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How to Wire a Double Pole Circuit Breaker Easy and Safe?

Written by Edwin Jones / Fact checked by Andrew Wright

how to wire a double pole circuit breaker

Do you need a new circuit breaker replacement or are you adding an extension? Either way, if you’re bound to the task of installing one, it is best to learn how to wire a double pole circuit breaker.

You can do this by simply turning off the power, removing the panel cover, stripping the circuit wires, connecting the hot wires to your new breaker, and finally inserting your breaker into the panel.

Although this process sounds a little bit complicated, you’ll find the opposite once you finish this lesson. Before you work on your electrical service panel, make sure to have a professional contractor present, or let them do it to ensure safety.

What You Will Need


A double pole breaker installation doesn’t need the priciest tools in the market. You’ll only need to pay attention to the quality of your circuit breaker while you can find your tools in a typical toolbox at home. The essential items to have are listed below before you proceed to wire a double pole breaker.

1. 240-Volt Circuit Breaker

A double pole breaker has 240 volts because of the two hot wires supplying 120 volts each. 240V 30 amp double pole breaker wiring consists of two hot wire conductors (black or red) and a ground wire conductor (green). Also, check this post to know how to measure amps on a 240-volt circuit breaker if you needed.

When planning to have your circuit breaker replaced, you must learn the specifics that match the panel breaker’s requirements. For example, your breaker panel is from Siemens manufacturing company. By design, your double pole breaker should also be from Siemens.

Also, make sure your breaker suits your electrical system. Using a double pole breaker for 110 Volt circuits is not recommended, for example.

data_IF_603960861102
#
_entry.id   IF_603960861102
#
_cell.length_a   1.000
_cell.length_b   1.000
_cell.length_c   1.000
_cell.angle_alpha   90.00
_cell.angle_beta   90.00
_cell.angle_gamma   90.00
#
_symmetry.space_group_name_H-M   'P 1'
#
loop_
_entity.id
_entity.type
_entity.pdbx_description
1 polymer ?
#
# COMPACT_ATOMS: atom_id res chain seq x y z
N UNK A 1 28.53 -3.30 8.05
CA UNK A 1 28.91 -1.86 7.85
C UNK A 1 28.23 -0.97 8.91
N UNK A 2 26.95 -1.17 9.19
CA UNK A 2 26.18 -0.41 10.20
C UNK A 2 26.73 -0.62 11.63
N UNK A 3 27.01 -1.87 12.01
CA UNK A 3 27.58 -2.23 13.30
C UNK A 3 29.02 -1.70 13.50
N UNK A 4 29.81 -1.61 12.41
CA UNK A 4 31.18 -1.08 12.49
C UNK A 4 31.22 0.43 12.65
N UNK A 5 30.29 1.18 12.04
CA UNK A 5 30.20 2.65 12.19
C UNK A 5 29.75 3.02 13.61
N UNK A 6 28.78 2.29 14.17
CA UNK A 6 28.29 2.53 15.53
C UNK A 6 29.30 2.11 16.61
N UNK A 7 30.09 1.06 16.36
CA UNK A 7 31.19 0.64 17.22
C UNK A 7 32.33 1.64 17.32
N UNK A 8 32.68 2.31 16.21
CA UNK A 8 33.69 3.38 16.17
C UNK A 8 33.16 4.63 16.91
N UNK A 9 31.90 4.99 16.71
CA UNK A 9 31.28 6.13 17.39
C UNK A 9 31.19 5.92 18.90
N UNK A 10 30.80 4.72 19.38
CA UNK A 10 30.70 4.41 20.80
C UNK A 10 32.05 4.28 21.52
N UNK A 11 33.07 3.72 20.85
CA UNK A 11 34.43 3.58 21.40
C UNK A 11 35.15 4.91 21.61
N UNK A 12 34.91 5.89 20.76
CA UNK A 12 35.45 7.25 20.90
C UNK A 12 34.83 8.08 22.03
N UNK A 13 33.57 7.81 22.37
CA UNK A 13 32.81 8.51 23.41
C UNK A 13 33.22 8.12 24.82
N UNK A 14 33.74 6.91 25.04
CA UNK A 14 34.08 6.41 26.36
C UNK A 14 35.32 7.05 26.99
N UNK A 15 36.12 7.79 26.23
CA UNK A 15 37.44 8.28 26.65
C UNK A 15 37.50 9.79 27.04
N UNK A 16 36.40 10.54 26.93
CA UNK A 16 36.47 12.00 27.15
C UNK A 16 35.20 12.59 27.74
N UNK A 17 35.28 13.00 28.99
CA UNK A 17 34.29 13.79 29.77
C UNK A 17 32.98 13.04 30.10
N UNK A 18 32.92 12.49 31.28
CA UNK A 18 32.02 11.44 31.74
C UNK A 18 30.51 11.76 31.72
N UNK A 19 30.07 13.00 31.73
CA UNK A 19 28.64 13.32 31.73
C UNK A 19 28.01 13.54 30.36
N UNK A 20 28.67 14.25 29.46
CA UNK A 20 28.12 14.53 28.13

2. Personal Protective Equipment

Personal Protective Equipment will serve as your defense against electrical hazards since you’ll be working on a high-voltage area. When you install a breaker, you’ll need these PPEs:

  • Protect your eyes with a safety goggle in case of an arc flash.
  • Your hands should not touch the panel barehanded, so secure them with insulated gloves.
  • Lastly, in the area where you stand, the floor must have insulated matting, or better, wear a pair of insulated boots. It’s a precautionary measure in case a ground fault occurs.PlusMinus Screwdriver

3. PlusMinus Screwdriver

This type of screwdriver is the best for electrical panels and terminals because of its hybridity. It is pretty handy for the screws in your panel, whether Philips type or slotted. It is highly resistant against slip-off, which is good for reaching tight spaces.

On the other hand, you can still use a regular screwdriver if that’s the only tool available. If you plan to use different screwdrivers, I recommend using a medium-length tool that won’t slip off easily and is adequately insulated.

4. Wire Stripper

A wire stripper, also known as a cable stripper, is used to remove the protective insulators from the wire. Its design is to remove the plastic insulation layer and avoid damage to the copper wiring inside.